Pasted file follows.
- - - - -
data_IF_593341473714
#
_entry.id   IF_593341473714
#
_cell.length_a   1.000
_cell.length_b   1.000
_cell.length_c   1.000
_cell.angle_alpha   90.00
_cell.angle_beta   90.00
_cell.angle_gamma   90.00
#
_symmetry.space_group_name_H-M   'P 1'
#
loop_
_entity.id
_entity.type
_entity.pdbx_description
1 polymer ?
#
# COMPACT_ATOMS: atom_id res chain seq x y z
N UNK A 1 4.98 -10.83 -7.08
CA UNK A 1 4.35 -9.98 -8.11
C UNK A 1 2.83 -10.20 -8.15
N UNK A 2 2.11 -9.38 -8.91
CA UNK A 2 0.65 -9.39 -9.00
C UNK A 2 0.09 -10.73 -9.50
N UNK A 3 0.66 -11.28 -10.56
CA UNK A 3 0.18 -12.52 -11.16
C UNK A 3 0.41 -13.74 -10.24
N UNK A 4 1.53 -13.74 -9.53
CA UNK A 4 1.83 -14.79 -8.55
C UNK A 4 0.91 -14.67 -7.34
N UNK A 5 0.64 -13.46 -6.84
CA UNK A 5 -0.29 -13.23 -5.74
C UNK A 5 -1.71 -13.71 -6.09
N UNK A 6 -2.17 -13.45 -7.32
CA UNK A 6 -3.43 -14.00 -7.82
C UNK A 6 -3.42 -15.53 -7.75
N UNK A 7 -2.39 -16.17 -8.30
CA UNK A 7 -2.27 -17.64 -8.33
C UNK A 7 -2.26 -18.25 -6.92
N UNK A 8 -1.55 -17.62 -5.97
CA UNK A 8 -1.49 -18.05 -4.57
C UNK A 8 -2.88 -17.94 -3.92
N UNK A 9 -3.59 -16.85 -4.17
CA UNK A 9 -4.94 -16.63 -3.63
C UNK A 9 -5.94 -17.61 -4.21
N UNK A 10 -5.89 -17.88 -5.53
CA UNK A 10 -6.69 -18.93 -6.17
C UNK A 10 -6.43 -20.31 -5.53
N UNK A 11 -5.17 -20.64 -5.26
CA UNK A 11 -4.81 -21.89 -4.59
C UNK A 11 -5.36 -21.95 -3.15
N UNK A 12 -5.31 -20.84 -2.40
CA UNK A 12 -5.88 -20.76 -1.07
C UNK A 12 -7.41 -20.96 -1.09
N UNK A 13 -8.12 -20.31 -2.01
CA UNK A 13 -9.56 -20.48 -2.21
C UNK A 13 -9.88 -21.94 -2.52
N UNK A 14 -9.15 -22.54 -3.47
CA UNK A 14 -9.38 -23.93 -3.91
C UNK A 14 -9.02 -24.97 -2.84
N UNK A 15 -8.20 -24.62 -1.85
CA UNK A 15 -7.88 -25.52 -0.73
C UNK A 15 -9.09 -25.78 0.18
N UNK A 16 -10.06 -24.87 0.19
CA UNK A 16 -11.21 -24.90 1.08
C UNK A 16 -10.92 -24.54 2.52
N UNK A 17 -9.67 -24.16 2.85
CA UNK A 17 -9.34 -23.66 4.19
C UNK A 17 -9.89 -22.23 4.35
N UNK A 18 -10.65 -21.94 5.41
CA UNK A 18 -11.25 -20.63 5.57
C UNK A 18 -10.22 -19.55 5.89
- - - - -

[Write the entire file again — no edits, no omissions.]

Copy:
data_IF_593341473714
#
_entry.id   IF_593341473714
#
_cell.length_a   1.000
_cell.length_b   1.000
_cell.length_c   1.000
_cell.angle_alpha   90.00
_cell.angle_beta   90.00
_cell.angle_gamma   90.00
#
_symmetry.space_group_name_H-M   'P 1'
#
loop_
_entity.id
_entity.type
_entity.pdbx_description
1 polymer ?
#
# COMPACT_ATOMS: atom_id res chain seq x y z
N UNK A 1 4.98 -10.83 -7.08
CA UNK A 1 4.35 -9.98 -8.11
C UNK A 1 2.83 -10.20 -8.15
N UNK A 2 2.11 -9.38 -8.91
CA UNK A 2 0.65 -9.39 -9.00
C UNK A 2 0.09 -10.73 -9.50
N UNK A 3 0.66 -11.28 -10.56
CA UNK A 3 0.18 -12.52 -11.16
C UNK A 3 0.41 -13.74 -10.24
N UNK A 4 1.53 -13.74 -9.53
CA UNK A 4 1.83 -14.79 -8.55
C UNK A 4 0.91 -14.67 -7.34
N UNK A 5 0.64 -13.46 -6.84
CA UNK A 5 -0.29 -13.23 -5.74
C UNK A 5 -1.71 -13.71 -6.09
N UNK A 6 -2.17 -13.45 -7.32
CA UNK A 6 -3.43 -14.00 -7.82
C UNK A 6 -3.42 -15.53 -7.75
N UNK A 7 -2.39 -16.17 -8.30
CA UNK A 7 -2.27 -17.64 -8.33
C UNK A 7 -2.26 -18.25 -6.92
N UNK A 8 -1.55 -17.62 -5.97
CA UNK A 8 -1.49 -18.05 -4.57
C UNK A 8 -2.88 -17.94 -3.92
N UNK A 9 -3.59 -16.85 -4.17
CA UNK A 9 -4.94 -16.63 -3.63
C UNK A 9 -5.94 -17.61 -4.21
N UNK A 10 -5.89 -17.88 -5.53
CA UNK A 10 -6.69 -18.93 -6.17
C UNK A 10 -6.43 -20.31 -5.53
N UNK A 11 -5.17 -20.64 -5.26
CA UNK A 11 -4.81 -21.89 -4.59
C UNK A 11 -5.36 -21.95 -3.15
N UNK A 12 -5.31 -20.84 -2.40
CA UNK A 12 -5.88 -20.76 -1.07
C UNK A 12 -7.41 -20.96 -1.09
N UNK A 13 -8.12 -20.31 -2.01
CA UNK A 13 -9.56 -20.48 -2.21
C UNK A 13 -9.88 -21.94 -2.52
N UNK A 14 -9.15 -22.54 -3.47
CA UNK A 14 -9.38 -23.93 -3.91
C UNK A 14 -9.02 -24.97 -2.84
N UNK A 15 -8.20 -24.62 -1.85
CA UNK A 15 -7.88 -25.52 -0.73
C UNK A 15 -9.09 -25.78 0.18
N UNK A 16 -10.06 -24.87 0.19
CA UNK A 16 -11.21 -24.90 1.08
C UNK A 16 -10.92 -24.54 2.52
N UNK A 17 -9.67 -24.16 2.85
CA UNK A 17 -9.34 -23.66 4.19
C UNK A 17 -9.89 -22.23 4.35
N UNK A 18 -10.65 -21.94 5.41
CA UNK A 18 -11.25 -20.63 5.57
C UNK A 18 -10.22 -19.55 5.89